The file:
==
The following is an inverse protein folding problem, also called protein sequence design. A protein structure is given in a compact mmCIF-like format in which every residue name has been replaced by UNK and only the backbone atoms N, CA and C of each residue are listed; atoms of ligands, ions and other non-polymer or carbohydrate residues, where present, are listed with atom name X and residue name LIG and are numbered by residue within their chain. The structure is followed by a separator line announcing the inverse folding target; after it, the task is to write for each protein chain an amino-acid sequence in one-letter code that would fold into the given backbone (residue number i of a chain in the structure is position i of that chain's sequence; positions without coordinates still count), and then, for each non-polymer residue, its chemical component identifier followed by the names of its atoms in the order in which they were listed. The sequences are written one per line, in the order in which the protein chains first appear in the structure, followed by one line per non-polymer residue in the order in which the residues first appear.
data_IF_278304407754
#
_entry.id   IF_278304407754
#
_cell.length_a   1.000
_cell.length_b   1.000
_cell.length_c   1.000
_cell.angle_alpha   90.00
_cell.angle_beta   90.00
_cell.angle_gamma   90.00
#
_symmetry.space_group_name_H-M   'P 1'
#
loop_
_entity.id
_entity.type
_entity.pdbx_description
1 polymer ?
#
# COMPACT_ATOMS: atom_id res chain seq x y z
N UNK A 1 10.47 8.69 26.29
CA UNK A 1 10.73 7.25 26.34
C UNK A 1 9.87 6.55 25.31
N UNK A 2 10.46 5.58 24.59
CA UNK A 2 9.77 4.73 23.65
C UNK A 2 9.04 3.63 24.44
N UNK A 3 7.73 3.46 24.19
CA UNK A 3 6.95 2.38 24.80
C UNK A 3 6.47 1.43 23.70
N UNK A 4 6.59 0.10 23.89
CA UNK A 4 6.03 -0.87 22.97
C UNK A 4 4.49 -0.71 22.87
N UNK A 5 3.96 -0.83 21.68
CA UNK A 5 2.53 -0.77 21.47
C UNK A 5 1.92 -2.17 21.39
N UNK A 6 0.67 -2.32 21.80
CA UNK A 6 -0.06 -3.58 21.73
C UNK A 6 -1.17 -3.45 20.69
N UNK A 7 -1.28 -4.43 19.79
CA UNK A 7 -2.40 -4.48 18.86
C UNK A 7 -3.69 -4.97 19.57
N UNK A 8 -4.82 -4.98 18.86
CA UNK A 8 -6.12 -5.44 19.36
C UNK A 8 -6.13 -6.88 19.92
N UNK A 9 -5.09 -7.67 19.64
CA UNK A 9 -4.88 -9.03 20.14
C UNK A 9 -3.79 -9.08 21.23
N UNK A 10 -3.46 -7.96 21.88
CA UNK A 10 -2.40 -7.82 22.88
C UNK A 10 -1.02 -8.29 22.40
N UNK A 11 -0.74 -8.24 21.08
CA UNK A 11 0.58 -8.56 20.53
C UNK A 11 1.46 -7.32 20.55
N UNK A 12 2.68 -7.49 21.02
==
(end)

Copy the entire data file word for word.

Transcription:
The following is an inverse protein folding problem, also called protein sequence design. A protein structure is given in a compact mmCIF-like format in which every residue name has been replaced by UNK and only the backbone atoms N, CA and C of each residue are listed; atoms of ligands, ions and other non-polymer or carbohydrate residues, where present, are listed with atom name X and residue name LIG and are numbered by residue within their chain. The structure is followed by a separator line announcing the inverse folding target; after it, the task is to write for each protein chain an amino-acid sequence in one-letter code that would fold into the given backbone (residue number i of a chain in the structure is position i of that chain's sequence; positions without coordinates still count), and then, for each non-polymer residue, its chemical component identifier followed by the names of its atoms in the order in which they were listed. The sequences are written one per line, in the order in which the protein chains first appear in the structure, followed by one line per non-polymer residue in the order in which the residues first appear.
data_IF_278304407754
#
_entry.id   IF_278304407754
#
_cell.length_a   1.000
_cell.length_b   1.000
_cell.length_c   1.000
_cell.angle_alpha   90.00
_cell.angle_beta   90.00
_cell.angle_gamma   90.00
#
_symmetry.space_group_name_H-M   'P 1'
#
loop_
_entity.id
_entity.type
_entity.pdbx_description
1 polymer ?
#
# COMPACT_ATOMS: atom_id res chain seq x y z
N UNK A 1 10.47 8.69 26.29
CA UNK A 1 10.73 7.25 26.34
C UNK A 1 9.87 6.55 25.31
N UNK A 2 10.46 5.58 24.59
CA UNK A 2 9.77 4.73 23.65
C UNK A 2 9.04 3.63 24.44
N UNK A 3 7.73 3.46 24.19
CA UNK A 3 6.95 2.38 24.80
C UNK A 3 6.47 1.43 23.70
N UNK A 4 6.59 0.10 23.89
CA UNK A 4 6.03 -0.87 22.97
C UNK A 4 4.49 -0.71 22.87
N UNK A 5 3.96 -0.83 21.68
CA UNK A 5 2.53 -0.77 21.47
C UNK A 5 1.92 -2.17 21.39
N UNK A 6 0.67 -2.32 21.80
CA UNK A 6 -0.06 -3.58 21.73
C UNK A 6 -1.17 -3.45 20.69
N UNK A 7 -1.28 -4.43 19.79
CA UNK A 7 -2.40 -4.48 18.86
C UNK A 7 -3.69 -4.97 19.57
N UNK A 8 -4.82 -4.98 18.86
CA UNK A 8 -6.12 -5.44 19.36
C UNK A 8 -6.13 -6.88 19.92
N UNK A 9 -5.09 -7.67 19.64
CA UNK A 9 -4.88 -9.03 20.14
C UNK A 9 -3.79 -9.08 21.23
N UNK A 10 -3.46 -7.96 21.88
CA UNK A 10 -2.40 -7.82 22.88
C UNK A 10 -1.02 -8.29 22.40
N UNK A 11 -0.74 -8.24 21.08
CA UNK A 11 0.58 -8.56 20.53
C UNK A 11 1.46 -7.32 20.55
N UNK A 12 2.68 -7.49 21.02